Smart assistants utilize speech recognition, sensing, artificial intelligence, and networking technologies to enable improved human-machine interaction. However, there remain use cases where smart assistants are not easily usable by humans. For example, voice-activated assistants are not accessible to those that are hearing or speech impaired. Touchscreen based assistants are not usable by those who lack fine motor skills and/or reading ability.
This disclosure adds to the modalities by which humans can control and communicate with smart assistants by enabling use of physical objects, facial expressions, gross motor skills, body movements, etc. to provide commands. Collectively, these techniques of control and communication are referred to as alternative and augmentative communication (AAC).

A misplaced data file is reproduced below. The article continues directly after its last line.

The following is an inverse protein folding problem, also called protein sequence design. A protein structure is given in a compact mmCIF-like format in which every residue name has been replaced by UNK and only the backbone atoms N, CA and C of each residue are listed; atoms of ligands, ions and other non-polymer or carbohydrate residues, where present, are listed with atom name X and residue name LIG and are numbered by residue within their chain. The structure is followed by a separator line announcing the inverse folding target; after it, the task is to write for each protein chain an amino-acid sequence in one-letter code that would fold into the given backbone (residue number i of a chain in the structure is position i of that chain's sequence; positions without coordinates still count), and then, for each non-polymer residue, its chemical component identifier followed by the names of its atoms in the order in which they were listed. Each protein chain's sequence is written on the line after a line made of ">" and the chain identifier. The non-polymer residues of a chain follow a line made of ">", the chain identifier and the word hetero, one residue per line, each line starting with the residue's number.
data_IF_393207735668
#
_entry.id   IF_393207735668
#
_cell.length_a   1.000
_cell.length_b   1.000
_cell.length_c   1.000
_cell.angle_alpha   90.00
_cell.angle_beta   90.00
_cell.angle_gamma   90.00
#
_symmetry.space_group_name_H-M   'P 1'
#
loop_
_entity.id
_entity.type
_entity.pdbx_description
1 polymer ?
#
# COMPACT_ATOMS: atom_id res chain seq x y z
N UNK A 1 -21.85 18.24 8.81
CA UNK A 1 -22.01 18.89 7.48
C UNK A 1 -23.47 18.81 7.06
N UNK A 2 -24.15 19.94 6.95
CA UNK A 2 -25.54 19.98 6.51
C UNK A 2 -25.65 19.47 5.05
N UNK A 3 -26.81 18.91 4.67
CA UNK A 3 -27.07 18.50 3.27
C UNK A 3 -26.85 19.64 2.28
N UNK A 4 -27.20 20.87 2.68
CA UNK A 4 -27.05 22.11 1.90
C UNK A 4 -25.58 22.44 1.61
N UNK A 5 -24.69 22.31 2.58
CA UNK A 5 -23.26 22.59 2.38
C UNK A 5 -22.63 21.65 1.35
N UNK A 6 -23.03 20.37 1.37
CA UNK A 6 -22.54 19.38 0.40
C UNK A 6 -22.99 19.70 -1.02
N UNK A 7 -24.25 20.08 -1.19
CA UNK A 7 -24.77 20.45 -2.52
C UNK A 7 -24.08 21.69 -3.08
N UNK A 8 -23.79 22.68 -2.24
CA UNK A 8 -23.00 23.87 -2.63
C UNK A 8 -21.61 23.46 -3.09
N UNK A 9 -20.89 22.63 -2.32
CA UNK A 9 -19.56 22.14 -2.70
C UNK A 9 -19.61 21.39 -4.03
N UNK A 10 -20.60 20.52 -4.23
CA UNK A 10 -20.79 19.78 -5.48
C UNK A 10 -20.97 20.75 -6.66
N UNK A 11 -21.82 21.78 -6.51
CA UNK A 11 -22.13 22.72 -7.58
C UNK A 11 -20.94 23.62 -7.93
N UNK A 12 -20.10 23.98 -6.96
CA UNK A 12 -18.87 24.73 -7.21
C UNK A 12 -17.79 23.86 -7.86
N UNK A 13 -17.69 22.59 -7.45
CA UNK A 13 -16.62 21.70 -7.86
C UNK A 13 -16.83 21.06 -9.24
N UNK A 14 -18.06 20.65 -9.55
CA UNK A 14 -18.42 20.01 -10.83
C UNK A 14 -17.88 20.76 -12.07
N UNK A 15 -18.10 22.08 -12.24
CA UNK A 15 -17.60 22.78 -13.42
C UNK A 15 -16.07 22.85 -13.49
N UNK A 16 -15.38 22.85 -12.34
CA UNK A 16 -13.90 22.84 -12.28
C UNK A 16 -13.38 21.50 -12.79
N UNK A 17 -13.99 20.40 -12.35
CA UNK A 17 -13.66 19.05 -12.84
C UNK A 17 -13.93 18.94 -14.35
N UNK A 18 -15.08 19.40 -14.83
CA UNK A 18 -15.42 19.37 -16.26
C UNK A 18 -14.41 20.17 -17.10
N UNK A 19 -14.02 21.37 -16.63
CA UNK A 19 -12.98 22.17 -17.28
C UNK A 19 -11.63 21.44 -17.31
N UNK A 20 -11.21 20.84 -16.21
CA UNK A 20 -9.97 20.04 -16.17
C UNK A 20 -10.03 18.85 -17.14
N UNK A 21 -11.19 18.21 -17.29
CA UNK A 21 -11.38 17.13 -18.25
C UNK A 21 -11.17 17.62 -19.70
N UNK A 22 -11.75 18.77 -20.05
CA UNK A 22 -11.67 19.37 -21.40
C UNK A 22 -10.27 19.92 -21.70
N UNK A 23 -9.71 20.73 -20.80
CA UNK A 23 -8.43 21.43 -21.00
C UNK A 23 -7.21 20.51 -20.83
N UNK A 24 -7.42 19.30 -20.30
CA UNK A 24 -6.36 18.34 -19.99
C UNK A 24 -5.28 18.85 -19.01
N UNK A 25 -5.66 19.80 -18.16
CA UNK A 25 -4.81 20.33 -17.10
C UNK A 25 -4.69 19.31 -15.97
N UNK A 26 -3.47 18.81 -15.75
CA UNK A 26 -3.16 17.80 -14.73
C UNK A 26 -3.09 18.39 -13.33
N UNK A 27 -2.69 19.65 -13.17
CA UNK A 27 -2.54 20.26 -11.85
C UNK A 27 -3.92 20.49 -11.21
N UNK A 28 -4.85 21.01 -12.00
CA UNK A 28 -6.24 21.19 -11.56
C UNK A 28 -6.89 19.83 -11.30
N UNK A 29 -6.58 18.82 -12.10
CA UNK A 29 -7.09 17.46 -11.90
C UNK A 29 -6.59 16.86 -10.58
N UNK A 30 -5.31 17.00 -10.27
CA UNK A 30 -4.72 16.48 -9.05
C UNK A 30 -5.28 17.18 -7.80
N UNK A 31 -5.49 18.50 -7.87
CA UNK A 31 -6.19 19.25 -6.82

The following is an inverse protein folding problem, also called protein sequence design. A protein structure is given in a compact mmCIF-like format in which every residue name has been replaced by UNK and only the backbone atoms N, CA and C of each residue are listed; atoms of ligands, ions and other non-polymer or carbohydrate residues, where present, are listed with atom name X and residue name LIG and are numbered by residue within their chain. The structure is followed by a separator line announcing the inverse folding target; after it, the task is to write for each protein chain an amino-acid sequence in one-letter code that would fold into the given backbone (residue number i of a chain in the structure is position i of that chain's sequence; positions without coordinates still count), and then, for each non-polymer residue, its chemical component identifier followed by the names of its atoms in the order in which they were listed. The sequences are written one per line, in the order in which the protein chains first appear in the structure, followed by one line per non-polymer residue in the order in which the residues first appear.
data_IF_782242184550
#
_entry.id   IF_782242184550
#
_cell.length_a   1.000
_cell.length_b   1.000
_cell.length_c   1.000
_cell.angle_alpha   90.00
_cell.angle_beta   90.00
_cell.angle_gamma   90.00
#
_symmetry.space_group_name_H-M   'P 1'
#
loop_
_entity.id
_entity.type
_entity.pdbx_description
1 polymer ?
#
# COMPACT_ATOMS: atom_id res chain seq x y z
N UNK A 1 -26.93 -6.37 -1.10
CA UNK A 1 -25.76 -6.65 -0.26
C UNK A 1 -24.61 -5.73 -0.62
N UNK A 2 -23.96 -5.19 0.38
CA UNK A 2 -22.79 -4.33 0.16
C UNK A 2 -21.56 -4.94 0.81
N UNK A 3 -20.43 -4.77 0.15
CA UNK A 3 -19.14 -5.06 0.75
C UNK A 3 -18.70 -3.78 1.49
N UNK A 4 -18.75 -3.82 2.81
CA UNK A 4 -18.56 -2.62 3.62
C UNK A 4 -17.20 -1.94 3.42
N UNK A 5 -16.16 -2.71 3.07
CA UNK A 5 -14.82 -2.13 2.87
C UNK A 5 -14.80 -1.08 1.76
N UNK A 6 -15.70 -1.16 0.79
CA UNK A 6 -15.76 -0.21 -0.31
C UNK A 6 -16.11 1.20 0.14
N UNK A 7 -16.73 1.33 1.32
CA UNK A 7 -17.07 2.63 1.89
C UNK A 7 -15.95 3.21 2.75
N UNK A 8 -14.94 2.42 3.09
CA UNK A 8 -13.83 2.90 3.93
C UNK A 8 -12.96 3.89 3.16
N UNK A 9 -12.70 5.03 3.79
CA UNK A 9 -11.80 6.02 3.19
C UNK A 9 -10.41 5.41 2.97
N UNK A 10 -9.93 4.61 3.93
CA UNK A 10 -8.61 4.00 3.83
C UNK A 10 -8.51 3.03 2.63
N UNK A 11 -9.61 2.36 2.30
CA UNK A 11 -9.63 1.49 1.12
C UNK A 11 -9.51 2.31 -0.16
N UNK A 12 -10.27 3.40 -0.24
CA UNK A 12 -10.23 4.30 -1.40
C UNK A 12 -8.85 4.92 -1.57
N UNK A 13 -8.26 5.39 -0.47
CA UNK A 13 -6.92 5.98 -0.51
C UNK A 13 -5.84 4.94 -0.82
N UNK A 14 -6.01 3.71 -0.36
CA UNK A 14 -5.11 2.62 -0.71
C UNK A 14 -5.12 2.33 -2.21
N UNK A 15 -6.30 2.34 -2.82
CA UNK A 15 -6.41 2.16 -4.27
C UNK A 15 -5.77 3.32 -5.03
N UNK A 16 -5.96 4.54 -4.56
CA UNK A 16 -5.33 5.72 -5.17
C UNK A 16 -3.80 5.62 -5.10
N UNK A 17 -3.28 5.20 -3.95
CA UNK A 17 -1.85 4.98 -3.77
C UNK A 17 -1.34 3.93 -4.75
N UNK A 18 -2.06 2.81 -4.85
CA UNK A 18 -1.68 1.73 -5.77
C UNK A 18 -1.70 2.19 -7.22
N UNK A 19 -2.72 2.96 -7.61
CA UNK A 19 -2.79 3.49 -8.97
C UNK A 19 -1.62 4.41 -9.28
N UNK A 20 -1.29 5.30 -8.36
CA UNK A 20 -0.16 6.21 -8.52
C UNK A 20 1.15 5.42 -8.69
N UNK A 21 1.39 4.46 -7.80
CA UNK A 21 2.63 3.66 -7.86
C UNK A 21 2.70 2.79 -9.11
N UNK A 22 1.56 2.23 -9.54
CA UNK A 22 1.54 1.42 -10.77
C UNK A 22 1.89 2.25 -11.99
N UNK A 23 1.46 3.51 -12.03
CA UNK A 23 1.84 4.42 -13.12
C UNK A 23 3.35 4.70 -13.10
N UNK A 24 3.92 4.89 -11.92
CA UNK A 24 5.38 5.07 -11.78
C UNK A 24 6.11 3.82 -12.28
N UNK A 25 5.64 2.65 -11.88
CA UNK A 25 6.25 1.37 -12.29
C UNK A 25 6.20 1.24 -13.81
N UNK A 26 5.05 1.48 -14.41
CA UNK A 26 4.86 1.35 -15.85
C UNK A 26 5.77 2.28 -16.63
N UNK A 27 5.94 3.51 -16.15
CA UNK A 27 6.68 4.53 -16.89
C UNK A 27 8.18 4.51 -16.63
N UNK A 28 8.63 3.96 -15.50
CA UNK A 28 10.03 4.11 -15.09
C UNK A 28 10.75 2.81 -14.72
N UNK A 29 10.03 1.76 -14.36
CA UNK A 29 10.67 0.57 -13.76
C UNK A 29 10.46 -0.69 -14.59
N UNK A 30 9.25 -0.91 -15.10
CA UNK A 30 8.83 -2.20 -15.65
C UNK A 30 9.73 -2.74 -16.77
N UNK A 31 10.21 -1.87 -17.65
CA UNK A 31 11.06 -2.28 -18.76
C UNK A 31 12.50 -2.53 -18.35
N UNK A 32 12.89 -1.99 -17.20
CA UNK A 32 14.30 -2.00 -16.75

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Caggioni, Lorenzo; Pigozzo, Paolo; Ferraro, Davide; Hogholt, Egil; Pato, Teresa; and Riga, Thomas, "Interaction with smart assistants using alternative and augmentative communication", Technical Disclosure Commons, (May 11, 2018)